Originally created 12/15/03

Big 12 slipup couldn't derail White's Heisman bid



NEW YORK -- When Jason White walked off the field after losing the Big 12 championship, his concern was whether Oklahoma lost a shot at the national title, not his place in the Heisman Trophy race.

Both turned out fine.

With half the Heisman ballots cast before White's rough outing against Kansas State, he was able to beat Larry Fitzgerald for college football's most prestigious award.

And with 12 dominating wins overshadowing one bad loss, the computers helped push the third-ranked Sooners into the Bowl Championship Series title game against No. 2 LSU at the Sugar Bowl.

"I knew what happened with the team. I wasn't going to worry about individual awards," White said. "We had a shot at a clear-cut national championship. That's what I was worried about all along. After the loss I wondered would we get a shot at the national championship or even a BCS game. It was nerve-racking because we didn't take care of business."

This year's Heisman results are sure to renew debate - What else is new in college football? - about the timing of votes for the award. Ballots were mailed out Nov. 12, and voters had until Dec. 10.

According to the accounting firm Deloitte & Touche, 50 percent of the votes were cast before White went 27-for-50 for 298 yards, no touchdowns and two interceptions in a 35-7 loss to Kansas State.

Those who voted after the game favored Fitzgerald, while those who voted before gave the edge to White. Of course, those who voted early for White might have been so convinced he was deserving that they might not have switched anyway.

But with a margin of only 128 points, it's hard to tell if the final result would have changed with the timing of the votes.

"I really don't even think about that," Fitzgerald said. "Voters vote for who they want to vote for."

Fitzgerald was hurt by his three-catch performance against Miami in his final regular season game, costing Pittsburgh a share of the Big East title. Despite Fitzgerald's 22 touchdown catches, the Panthers lost four games - more than all but two Heisman winners.

The newest Heisman voter said he would wait to cast his ballot until after all games are played.

"I think every game counts, not just one or two games," said White, who as a Heisman winner gets to vote. "I'll wait."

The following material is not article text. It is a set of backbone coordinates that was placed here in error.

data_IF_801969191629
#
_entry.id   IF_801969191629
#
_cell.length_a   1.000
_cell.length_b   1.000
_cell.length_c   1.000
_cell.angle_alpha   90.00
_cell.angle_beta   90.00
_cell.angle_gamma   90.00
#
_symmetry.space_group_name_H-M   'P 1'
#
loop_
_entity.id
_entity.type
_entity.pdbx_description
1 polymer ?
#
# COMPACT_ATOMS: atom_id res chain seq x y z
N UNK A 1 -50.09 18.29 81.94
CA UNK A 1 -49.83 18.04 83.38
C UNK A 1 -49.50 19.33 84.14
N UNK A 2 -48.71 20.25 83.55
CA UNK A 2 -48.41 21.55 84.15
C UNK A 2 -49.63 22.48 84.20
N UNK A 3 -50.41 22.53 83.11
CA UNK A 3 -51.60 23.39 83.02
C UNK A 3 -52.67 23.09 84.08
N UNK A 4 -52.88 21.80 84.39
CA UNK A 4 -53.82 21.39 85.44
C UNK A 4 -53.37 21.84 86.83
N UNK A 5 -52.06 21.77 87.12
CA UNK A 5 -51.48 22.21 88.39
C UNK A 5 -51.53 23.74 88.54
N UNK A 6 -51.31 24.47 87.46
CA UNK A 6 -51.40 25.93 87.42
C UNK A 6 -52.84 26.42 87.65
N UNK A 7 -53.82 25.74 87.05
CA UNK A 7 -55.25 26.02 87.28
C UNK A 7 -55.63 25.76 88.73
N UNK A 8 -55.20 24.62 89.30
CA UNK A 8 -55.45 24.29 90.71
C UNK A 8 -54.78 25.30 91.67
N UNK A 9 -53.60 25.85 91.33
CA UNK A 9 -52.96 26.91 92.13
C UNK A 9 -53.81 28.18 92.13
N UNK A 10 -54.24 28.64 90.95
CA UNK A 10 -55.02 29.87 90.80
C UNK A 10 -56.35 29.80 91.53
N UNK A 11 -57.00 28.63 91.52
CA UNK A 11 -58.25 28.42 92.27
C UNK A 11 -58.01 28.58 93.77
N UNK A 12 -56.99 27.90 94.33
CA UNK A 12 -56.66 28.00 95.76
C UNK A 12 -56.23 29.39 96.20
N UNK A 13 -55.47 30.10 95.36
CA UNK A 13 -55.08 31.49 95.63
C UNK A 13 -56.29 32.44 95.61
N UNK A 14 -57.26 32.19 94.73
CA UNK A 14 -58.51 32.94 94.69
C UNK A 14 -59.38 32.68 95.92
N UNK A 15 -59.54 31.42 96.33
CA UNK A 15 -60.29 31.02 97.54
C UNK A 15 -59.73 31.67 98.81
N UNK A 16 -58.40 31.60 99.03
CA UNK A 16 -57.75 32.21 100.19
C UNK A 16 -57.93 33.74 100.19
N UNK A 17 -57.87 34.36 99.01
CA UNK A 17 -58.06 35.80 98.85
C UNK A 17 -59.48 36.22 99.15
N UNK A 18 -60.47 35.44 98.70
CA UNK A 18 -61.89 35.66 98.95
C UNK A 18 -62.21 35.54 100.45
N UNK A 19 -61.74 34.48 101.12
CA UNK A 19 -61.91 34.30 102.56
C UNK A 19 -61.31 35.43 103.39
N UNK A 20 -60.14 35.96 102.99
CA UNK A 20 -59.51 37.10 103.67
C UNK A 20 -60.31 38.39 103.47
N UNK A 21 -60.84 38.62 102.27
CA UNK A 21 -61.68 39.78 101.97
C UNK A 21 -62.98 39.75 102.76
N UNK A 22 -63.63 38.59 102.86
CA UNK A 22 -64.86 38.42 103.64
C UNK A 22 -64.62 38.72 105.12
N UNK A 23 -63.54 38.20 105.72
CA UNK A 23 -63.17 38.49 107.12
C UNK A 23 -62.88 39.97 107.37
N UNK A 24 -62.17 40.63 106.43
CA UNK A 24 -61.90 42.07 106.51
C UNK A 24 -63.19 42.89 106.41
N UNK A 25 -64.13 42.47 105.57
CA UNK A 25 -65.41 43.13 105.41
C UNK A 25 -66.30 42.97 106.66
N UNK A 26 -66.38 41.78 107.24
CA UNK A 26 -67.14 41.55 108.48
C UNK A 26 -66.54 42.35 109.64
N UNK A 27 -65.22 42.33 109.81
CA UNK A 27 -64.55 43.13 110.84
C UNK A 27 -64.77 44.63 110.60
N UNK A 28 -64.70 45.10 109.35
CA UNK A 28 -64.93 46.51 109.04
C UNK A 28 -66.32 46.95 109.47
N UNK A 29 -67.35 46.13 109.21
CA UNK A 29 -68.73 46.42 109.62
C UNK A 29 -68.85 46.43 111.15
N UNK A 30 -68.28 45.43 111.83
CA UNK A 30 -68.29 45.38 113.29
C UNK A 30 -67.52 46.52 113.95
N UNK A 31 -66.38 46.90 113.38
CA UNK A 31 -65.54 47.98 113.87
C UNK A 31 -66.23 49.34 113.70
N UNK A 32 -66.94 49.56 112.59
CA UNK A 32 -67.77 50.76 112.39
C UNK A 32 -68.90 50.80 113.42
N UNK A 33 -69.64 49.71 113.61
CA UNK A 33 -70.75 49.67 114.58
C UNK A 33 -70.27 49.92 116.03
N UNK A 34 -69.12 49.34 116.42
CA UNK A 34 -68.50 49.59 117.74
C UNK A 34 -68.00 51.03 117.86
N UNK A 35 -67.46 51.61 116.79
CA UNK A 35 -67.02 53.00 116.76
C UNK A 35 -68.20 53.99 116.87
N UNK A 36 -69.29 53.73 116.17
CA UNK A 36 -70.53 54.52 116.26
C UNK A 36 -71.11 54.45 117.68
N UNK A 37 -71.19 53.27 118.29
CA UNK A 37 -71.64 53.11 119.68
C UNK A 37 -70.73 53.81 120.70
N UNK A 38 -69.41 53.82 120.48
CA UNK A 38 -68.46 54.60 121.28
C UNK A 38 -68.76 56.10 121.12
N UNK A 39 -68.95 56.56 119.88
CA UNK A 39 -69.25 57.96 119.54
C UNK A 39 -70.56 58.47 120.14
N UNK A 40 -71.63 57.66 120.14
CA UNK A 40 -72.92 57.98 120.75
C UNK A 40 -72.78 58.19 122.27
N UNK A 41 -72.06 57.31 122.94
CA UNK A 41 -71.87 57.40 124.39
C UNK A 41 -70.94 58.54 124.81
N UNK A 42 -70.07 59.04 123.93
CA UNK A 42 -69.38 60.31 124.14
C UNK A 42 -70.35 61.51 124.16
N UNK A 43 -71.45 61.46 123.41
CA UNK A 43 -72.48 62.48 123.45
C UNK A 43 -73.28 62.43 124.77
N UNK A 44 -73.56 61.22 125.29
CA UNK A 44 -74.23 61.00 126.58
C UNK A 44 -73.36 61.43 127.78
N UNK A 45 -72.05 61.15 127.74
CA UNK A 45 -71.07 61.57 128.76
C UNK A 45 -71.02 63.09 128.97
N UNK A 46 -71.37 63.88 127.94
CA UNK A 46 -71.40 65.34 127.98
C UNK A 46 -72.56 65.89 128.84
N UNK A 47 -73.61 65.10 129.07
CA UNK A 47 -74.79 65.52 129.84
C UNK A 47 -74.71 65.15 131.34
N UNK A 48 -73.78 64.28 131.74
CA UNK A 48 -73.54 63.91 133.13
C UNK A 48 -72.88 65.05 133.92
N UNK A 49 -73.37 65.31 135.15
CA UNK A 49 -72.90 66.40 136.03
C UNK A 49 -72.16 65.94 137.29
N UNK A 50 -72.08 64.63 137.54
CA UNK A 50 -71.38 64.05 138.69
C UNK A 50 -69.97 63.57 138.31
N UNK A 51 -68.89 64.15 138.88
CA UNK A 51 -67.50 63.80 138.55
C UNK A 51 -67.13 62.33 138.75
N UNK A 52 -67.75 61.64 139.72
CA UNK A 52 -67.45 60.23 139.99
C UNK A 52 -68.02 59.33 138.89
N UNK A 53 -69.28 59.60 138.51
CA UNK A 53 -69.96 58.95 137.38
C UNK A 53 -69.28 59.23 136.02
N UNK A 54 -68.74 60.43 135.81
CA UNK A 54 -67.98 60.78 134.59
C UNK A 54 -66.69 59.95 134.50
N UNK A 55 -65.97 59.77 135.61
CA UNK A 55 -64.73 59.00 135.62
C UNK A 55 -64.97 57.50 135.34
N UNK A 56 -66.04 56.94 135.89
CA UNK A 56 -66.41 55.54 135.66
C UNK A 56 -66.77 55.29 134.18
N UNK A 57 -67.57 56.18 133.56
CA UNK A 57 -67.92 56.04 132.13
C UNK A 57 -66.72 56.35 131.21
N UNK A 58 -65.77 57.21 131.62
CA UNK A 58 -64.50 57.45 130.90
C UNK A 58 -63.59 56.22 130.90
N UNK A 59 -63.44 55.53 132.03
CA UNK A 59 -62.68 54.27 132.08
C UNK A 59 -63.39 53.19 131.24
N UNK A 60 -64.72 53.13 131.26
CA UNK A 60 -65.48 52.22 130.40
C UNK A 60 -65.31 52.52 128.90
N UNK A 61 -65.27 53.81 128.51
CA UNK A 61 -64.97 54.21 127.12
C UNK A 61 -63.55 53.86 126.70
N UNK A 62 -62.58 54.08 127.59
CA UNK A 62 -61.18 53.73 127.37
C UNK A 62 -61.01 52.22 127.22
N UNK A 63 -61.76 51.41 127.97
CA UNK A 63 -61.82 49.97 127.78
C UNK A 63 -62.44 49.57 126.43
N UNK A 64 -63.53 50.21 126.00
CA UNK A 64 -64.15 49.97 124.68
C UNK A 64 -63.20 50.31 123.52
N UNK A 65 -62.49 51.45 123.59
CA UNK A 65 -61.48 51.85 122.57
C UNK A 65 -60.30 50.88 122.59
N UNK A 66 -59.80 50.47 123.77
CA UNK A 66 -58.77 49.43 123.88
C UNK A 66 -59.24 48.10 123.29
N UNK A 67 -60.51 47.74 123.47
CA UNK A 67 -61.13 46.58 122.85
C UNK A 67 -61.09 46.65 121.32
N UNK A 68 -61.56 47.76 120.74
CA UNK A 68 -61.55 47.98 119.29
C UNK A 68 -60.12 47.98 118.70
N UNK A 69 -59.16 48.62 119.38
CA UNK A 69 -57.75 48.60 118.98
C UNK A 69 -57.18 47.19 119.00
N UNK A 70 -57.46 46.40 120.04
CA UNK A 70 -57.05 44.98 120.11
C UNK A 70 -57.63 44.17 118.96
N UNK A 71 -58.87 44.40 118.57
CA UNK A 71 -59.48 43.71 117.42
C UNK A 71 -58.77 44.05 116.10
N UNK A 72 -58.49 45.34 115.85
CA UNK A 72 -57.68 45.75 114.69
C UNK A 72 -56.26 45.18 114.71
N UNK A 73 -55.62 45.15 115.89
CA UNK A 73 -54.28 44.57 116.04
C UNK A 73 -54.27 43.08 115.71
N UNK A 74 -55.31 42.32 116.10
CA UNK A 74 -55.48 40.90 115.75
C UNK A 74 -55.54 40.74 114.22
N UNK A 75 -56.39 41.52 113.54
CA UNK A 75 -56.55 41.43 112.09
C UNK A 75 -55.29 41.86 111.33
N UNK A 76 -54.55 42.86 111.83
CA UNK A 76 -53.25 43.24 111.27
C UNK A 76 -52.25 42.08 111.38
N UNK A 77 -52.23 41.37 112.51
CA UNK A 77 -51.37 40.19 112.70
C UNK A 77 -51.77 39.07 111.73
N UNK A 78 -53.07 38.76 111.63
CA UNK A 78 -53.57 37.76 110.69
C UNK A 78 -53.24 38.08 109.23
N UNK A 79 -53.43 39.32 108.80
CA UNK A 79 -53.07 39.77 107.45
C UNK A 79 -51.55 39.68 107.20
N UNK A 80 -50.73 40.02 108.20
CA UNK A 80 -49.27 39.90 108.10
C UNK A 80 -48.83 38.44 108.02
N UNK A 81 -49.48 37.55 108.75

No matter the questions about the vote, there's no doubting that White was a worthy winner.

The 23-year-old senior led the nation in passing efficiency, completing 64 percent of his passes for 3,744 yards, 40 touchdowns and only eight interceptions.

His comeback from two serious knee injuries was one of the feel-good stories of the season.

The morning after the award, White's accomplishment still hadn't sunk in. He received more than 80 calls on his cell phone Saturday night from friends, family, teammates and coaches.

"I think it will take awhile," he said. "Somebody asked me last night if my name sounded right with the past Heisman Trophy winners. I don't think it does."

White celebrated in New York with fellow Heisman finalist Chris Perry, the Michigan running back who can help give the Sooners an undisputed national title by beating No. 1 Southern California in the Rose Bowl.

"I hung out with Chris Perry more than I have hung out with our running backs," White said.

And with good reason.

If the Wolverines beat the Trojans, the winner of the Sugar Bowl will be the undisputed national champion. USC could win The Associated Press' title with a win; the No. 1 team has never dropped in the AP poll after winning its bowl game. The coaches are obligated to make the Sugar Bowl winner their champion.

None of that will matter if White and the Sooners can't bounce back from the loss to Kansas State and beat LSU in the Sugar Bowl.

White is hoping to become the third quarterback to win the Heisman and the national title in the same season, joining Florida State's Charlie Ward (1993) and Florida's Danny Wuerffel (1996).

Recent Heisman-winning quarterbacks haven't fared as well, with Florida State's Chris Weinke (2000) and Nebraska's Eric Crouch (2001) both following up their Heisman wins with subpar title-game performances.

"I think there will be a lot of pressure on us to perform a lot better than we did in the Big 12 championship," White said. "A lot of people are creating those expectations but the biggest expectations are from us. We know we're better that what we showed in the Big 12 championship."

White beat Fitzgerald 1,481-1,353. Mississippi quarterback Eli Manning was third with 710 points, and Perry was next with 341.